Hopkins Frailty Score is best predictor of postoperative complications

Image: PD 

1. Intermediately frail or frail patients, as determined by the Hopkins Frailty Score, had more post-op complications. 

2. Some frailty-related predictors of complications may be modifiable and optimized before surgery. 

Evidence Rating Level: 2 (Good) 

Study Rundown: The decision to perform a surgical procedure on a frail patient involves balancing the indications and the risks, as even relatively minor complications can be disastrous in this population. Frailty was introduced as a global measure of physiologic reserve, defined as differential vulnerability and the ability to respond to stressors. The Hopkins Frailty Score is a commonly used tool for pre-op assessment of frailty.  In addition to this score, the authors examined other measurements of frailty such as biochemical markers and self-assessments. They found the Hopkins Frailty Score to be the best predictor of post-op complications of the parameters examined. As such, they did not offer an augmentation of it. Despite the limitation of patient numbers, with only seven patients in the frail category, this study attempts to include frail patients of all ages over 18. While this is an interesting and noble goal, frailty in younger adults may be more appropriately analyzed separately from the common troubles of the elderly, particularly due to the difference in the surgeries performed. Nevertheless, this study reinforces the utility of the Hopkins Frailty Score for the preoperative assessment of patient frailty.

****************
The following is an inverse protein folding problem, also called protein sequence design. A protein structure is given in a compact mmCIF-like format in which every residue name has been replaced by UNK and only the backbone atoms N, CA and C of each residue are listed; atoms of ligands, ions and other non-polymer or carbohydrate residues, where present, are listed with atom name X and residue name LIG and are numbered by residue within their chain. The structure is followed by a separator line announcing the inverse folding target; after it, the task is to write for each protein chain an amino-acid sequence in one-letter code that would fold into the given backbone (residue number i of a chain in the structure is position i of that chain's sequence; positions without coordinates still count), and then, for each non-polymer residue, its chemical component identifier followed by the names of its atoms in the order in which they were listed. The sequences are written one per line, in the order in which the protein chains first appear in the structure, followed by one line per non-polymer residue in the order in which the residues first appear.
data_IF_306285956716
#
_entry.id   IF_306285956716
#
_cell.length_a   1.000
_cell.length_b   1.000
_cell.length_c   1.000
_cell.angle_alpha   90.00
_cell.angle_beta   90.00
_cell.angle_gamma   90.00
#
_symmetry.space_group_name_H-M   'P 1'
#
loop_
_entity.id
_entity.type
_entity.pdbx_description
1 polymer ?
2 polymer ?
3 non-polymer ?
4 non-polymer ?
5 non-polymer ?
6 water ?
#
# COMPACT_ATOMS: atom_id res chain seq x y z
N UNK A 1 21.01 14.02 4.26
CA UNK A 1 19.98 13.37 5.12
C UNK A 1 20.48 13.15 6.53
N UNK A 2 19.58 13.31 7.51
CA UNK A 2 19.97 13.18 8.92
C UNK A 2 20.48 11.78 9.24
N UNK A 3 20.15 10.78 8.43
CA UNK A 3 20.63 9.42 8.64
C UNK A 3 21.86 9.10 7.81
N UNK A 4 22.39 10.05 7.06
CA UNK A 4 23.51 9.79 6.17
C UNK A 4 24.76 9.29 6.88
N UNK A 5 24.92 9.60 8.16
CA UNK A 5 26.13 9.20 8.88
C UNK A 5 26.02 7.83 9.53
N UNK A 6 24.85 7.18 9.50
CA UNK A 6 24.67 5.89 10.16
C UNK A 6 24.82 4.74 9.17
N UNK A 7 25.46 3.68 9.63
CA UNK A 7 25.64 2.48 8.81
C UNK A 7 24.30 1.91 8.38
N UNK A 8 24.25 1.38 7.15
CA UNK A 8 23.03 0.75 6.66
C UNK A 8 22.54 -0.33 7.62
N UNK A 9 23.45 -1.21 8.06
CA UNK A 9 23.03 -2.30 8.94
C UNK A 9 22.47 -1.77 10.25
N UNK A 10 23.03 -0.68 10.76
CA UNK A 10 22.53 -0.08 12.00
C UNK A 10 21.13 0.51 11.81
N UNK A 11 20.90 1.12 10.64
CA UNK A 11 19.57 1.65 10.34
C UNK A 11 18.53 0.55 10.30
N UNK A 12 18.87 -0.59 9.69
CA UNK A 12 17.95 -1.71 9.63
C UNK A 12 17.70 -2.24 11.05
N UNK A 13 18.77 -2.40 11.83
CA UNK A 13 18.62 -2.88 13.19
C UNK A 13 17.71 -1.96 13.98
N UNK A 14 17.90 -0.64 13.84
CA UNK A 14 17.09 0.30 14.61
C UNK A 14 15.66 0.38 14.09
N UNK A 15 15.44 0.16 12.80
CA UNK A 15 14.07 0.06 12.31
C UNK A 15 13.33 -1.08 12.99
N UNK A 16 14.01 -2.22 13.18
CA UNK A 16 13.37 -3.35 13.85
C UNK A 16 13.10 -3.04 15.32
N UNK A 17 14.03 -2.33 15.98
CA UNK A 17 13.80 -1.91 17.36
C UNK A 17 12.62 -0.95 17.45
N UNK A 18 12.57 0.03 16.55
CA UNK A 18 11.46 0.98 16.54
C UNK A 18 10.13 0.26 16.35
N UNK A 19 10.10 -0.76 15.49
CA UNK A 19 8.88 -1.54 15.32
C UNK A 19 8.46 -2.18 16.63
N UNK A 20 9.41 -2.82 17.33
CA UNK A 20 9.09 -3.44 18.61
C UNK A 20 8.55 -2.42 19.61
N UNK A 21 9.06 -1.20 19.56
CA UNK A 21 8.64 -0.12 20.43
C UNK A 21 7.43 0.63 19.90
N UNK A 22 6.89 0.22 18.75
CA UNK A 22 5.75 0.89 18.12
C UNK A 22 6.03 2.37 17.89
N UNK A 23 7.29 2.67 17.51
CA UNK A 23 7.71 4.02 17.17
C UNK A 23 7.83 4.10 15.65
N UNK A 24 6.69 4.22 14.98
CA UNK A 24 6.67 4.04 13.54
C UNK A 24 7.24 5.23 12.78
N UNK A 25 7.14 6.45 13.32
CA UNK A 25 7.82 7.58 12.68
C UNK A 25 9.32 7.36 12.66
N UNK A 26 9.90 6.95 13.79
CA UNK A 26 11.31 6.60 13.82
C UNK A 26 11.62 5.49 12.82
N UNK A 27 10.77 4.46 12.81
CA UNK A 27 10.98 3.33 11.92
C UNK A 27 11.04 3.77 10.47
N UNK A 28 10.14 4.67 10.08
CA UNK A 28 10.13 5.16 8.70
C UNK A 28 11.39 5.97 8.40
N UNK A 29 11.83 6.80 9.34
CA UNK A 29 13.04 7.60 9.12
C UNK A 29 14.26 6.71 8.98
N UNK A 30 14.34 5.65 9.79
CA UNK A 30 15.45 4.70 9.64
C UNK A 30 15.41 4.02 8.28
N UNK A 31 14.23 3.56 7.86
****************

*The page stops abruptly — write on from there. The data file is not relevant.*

Click to read the study in the Journal of the American College of Surgeons

Relevant Reading: Redefining geriatric preoperative assessment using frailty, disability and co-morbidity

In-Depth [prospective cohort]: This study analyzed data from 189 patients enrolled after surgical consultation and before surgery, at Emory University. Patients were assessed by the Hopkins Frailty Score (based on shrinking, weakness, exhaustion, low activity, and slowed walking speed), traditional risk indices used by surgeons and anesthesiologists, the Charlson Comorbidity Index, common pre-op biochemical markers (albumin, CRP, eGFR, Hg). In addition, they were given questionnaires assessing activities of daily living (ADLs), mental health, and nutrition. The majority of patients were male and Caucasian. The most common operations were oncological: GI procedures, nephrectomies, and cystectomies with urinary diversion. 43 (22.8%) patients were intermediately frail, 7 (3.7%) were frail. 73 (38.6%) patients had post-op complications, mostly Grade I/II. On univariate analysis, the Hopkins Frailty Score (OR 2.07, CI 1.05-4.08) as well as its subscores were significant predictors of complication; most other evaluative methods were not. Pre-op hemoglobin (OR 0.835, CI 0.71-0.99) and presence of weight loss (OR 1.78, CI 0.94-3.40) were significant predictors on univariate analysis.

By Mariya Samoylova and Chaz Carrier

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